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South American and Mayan DNA discovered in Southern Appalachians

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Southeastern Indians were irate after several non-Native Americans mocked their traditions while commenting on an archaeological discovery of Maya place names and apparent Itza Maya ruins in the Georgia Mountains. The Creek Indians of Georgia went on the warpath after an Atlanta Journal-Constitution article about the discovery only interviewed four non-Native Americans, who had no professional backgrounds in Mesoamerican archaeology and architecture. The Native Americans’ weapon of choice in the 21st century is the DNA test. The initial results of this technological offensive have not been quite what was expected.

HIAWASSEE, GA – January 10, 2012 -- A picturesque mountain resort town, surrounded by indigo blue Lake Chatuge has become the next scene of a unanticipated revolution in the understanding of North America’s past. Hiawassee is the county seat of Towns County, the home of the Georgia Mountain Fair. The fair began in the 1960s as an amateurish event held in an old school house that was hosted by mountain belles in bonnets and dresses made from flour sacks. Now it is a sophisticated entertainment complex.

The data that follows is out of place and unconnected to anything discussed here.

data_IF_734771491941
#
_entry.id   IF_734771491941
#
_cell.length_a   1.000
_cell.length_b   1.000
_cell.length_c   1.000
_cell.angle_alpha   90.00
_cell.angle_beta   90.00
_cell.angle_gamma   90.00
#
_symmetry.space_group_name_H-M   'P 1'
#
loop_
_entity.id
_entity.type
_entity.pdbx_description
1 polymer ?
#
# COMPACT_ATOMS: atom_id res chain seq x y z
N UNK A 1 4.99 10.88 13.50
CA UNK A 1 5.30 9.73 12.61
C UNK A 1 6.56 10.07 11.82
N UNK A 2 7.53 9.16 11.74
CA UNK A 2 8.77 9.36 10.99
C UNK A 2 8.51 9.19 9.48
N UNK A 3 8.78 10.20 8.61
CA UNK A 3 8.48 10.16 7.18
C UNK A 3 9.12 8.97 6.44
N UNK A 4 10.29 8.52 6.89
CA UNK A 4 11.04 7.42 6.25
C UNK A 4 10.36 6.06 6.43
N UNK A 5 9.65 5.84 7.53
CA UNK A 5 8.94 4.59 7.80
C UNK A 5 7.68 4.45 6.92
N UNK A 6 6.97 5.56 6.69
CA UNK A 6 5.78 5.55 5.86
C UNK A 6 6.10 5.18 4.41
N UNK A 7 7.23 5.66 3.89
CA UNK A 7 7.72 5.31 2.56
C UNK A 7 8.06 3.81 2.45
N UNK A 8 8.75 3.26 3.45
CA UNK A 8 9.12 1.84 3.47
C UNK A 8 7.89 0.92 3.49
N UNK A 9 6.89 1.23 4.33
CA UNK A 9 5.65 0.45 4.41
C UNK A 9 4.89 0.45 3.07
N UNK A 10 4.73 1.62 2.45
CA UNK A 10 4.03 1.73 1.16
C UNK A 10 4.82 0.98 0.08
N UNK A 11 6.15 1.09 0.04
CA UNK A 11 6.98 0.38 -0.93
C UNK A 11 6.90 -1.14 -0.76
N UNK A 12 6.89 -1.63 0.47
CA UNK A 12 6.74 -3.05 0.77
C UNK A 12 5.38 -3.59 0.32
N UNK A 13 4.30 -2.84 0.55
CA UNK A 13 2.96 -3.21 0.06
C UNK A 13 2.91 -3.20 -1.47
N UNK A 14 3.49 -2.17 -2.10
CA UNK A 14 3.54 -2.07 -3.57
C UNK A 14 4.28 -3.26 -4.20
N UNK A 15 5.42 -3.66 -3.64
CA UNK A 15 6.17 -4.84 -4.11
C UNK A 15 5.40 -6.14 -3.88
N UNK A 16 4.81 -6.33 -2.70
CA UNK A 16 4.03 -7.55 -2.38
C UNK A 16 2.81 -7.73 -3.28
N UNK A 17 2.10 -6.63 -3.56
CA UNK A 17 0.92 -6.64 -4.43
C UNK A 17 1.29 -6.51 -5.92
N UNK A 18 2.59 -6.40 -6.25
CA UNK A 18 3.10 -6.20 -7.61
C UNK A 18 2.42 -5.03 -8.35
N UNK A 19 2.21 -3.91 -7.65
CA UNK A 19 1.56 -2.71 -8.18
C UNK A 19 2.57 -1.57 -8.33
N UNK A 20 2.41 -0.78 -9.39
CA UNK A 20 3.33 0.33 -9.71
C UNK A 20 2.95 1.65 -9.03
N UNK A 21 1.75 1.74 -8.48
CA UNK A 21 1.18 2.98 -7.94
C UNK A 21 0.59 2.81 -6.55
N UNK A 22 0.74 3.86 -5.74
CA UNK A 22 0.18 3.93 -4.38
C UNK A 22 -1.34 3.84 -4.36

The people of Towns County have always been aware that they had a sizable percentage of their population, who looked “Indian.” Even if these old mountain families did not look like the Cherokees in North Carolina, the county’s residents assumed they were Cherokees, since the Cherokees controlled the area in the 1700s and early 1800s. The handsome Towns County Indians really didn’t look like the Upper Creek Indians either, whose descendants live in Union and Fannin Counties to the west. Upper Creeks are extremely tall and slim. It is not uncommon for their women to be 5”- 10” to six feet tall (1.78-1.83 m.)

Towns County is immediately east of Brasstown Bald Mountain and the Track Rock Gap Archaeological Zone, where a 200+ acre complex of stone retaining walls, hydraulic structures and buildings have been identified. However, United States Forest Service archaeologist Jack T. Wynn identified dozens of important Native American town and settlement sites in Towns County. At approximately the same time that the Track Rock terraces were probably built, the 10th and 11th centuries, agricultural peoples established towns and villages in the fertile Hiawassee River, Brasstown Creek and Hightower Creek bottomlands of Towns County.